This Chinese export porcelain teapot is decorated with fine grisaille scenes. En grisaille refers to a style of monochromatic painting in shades of grey, used especially for the depiction of relief sculpture or for preparatory underpainting. A technique used in Europe since the 12th century, it was adopted around 1730 by Chinese ceramic painters decorating white porcelain wares with black line painting. As these porcelain wares were intended for export to the Western market, Chinese painters often copied scenes from European engravings and copper plate prints obtained from European merchants and missionaries. The scenes for these wares were often mythological or derived from classical antiquity to appeal to Western taste.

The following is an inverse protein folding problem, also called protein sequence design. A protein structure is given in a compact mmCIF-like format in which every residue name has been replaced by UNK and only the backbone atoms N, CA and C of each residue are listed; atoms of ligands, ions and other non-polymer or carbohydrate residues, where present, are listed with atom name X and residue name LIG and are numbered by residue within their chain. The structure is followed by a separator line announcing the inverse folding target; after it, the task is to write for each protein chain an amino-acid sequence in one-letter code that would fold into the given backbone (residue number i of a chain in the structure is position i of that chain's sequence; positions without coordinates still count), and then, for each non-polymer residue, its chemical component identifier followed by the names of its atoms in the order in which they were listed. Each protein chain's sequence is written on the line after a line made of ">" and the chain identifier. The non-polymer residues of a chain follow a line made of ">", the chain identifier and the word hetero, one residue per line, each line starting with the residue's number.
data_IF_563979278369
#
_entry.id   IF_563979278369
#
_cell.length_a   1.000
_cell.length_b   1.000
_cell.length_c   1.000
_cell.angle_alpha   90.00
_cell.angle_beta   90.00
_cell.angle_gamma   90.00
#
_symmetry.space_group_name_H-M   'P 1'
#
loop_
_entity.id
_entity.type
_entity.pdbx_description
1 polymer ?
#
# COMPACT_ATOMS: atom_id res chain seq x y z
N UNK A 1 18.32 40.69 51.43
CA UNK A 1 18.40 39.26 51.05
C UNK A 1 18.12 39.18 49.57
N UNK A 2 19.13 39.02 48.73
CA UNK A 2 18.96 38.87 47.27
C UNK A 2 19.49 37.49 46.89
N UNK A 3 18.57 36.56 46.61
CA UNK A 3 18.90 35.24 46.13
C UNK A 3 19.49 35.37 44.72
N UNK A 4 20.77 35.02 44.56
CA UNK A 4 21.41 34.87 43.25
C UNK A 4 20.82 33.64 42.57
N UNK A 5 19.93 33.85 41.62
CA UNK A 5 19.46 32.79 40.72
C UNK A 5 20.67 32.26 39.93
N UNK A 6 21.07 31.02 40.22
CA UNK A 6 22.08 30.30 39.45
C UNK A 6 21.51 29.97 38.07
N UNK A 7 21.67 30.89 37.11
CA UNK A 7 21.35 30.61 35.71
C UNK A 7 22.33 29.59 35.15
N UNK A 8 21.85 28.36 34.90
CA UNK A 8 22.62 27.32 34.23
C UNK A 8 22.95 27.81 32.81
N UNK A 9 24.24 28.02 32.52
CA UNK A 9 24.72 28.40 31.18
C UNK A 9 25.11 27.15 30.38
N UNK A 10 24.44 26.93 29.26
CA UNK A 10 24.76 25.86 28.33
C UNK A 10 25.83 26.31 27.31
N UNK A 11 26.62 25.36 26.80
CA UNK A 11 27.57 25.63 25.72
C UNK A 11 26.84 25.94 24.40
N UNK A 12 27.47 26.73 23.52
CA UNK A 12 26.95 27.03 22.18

This teapot was once part of the renowned Hervouët Collection of Chinese export porcelain, amassed over thirty years by François and Nicole Hervouët. In their 1986 book illustrating their collection, La porcelaine des compagnies des Indes, à décor occidental, the painted scene on this teapot is described as ‘a man beckons his dog, and the dog follows’. This teapot is the only known porcelain decorated with this European scene, which was copied by Chinese enamellers from an engraving by Sébastien Leclerc (1637–1714), a French engraver. Leclerc was a member of the Royal Academy of painting and sculpture from 1672, and went on to become engraver to the King in 1688. Leclerc was a prolific draughtsman, creating over three thousand works throughout his career. This design was featured in a published book of drawings entitled Diverses Suites de figures, chevaux et paysages pour l’instruction de Monseigneur le Duc de Bourgogne (1685).